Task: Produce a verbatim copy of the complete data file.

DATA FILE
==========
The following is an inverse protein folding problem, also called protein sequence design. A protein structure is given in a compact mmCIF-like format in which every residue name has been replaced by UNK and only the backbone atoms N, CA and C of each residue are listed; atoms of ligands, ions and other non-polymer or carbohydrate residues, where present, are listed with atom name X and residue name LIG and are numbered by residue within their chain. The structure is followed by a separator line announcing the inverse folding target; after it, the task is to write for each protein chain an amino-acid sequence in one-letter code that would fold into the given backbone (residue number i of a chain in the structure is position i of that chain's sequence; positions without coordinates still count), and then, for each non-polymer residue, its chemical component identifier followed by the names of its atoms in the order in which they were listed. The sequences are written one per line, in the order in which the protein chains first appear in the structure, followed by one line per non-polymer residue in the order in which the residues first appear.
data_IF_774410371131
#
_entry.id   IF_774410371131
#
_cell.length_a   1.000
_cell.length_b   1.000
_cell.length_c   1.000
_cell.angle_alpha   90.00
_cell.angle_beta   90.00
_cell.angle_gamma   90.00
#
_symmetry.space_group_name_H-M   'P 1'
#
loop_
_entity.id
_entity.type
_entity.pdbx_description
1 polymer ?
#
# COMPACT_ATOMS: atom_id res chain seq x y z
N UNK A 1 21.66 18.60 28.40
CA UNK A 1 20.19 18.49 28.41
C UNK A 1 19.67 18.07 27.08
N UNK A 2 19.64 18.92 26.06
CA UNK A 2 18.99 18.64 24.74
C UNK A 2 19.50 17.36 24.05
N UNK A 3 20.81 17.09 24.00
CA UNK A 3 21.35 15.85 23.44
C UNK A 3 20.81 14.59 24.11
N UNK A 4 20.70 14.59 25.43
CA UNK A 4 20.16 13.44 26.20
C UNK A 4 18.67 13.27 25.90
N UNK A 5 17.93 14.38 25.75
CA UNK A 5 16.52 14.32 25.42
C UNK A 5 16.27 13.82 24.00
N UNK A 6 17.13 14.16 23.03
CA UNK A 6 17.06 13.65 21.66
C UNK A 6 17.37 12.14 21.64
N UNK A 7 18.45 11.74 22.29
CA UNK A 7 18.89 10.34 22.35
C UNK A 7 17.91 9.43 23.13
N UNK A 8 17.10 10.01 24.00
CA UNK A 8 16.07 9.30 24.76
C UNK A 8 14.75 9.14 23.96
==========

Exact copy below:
The following is an inverse protein folding problem, also called protein sequence design. A protein structure is given in a compact mmCIF-like format in which every residue name has been replaced by UNK and only the backbone atoms N, CA and C of each residue are listed; atoms of ligands, ions and other non-polymer or carbohydrate residues, where present, are listed with atom name X and residue name LIG and are numbered by residue within their chain. The structure is followed by a separator line announcing the inverse folding target; after it, the task is to write for each protein chain an amino-acid sequence in one-letter code that would fold into the given backbone (residue number i of a chain in the structure is position i of that chain's sequence; positions without coordinates still count), and then, for each non-polymer residue, its chemical component identifier followed by the names of its atoms in the order in which they were listed. The sequences are written one per line, in the order in which the protein chains first appear in the structure, followed by one line per non-polymer residue in the order in which the residues first appear.
data_IF_774410371131
#
_entry.id   IF_774410371131
#
_cell.length_a   1.000
_cell.length_b   1.000
_cell.length_c   1.000
_cell.angle_alpha   90.00
_cell.angle_beta   90.00
_cell.angle_gamma   90.00
#
_symmetry.space_group_name_H-M   'P 1'
#
loop_
_entity.id
_entity.type
_entity.pdbx_description
1 polymer ?
#
# COMPACT_ATOMS: atom_id res chain seq x y z
N UNK A 1 21.66 18.60 28.40
CA UNK A 1 20.19 18.49 28.41
C UNK A 1 19.67 18.07 27.08
N UNK A 2 19.64 18.92 26.06
CA UNK A 2 18.99 18.64 24.74
C UNK A 2 19.50 17.36 24.05
N UNK A 3 20.81 17.09 24.00
CA UNK A 3 21.35 15.85 23.44
C UNK A 3 20.81 14.59 24.11
N UNK A 4 20.70 14.59 25.43
CA UNK A 4 20.16 13.44 26.20
C UNK A 4 18.67 13.27 25.90
N UNK A 5 17.93 14.38 25.75
CA UNK A 5 16.52 14.32 25.42
C UNK A 5 16.27 13.82 24.00
N UNK A 6 17.13 14.16 23.03
CA UNK A 6 17.06 13.65 21.66
C UNK A 6 17.37 12.14 21.64
N UNK A 7 18.45 11.74 22.29
CA UNK A 7 18.89 10.34 22.35
C UNK A 7 17.91 9.43 23.13
N UNK A 8 17.10 10.01 24.00
CA UNK A 8 16.07 9.30 24.76
C UNK A 8 14.75 9.14 23.96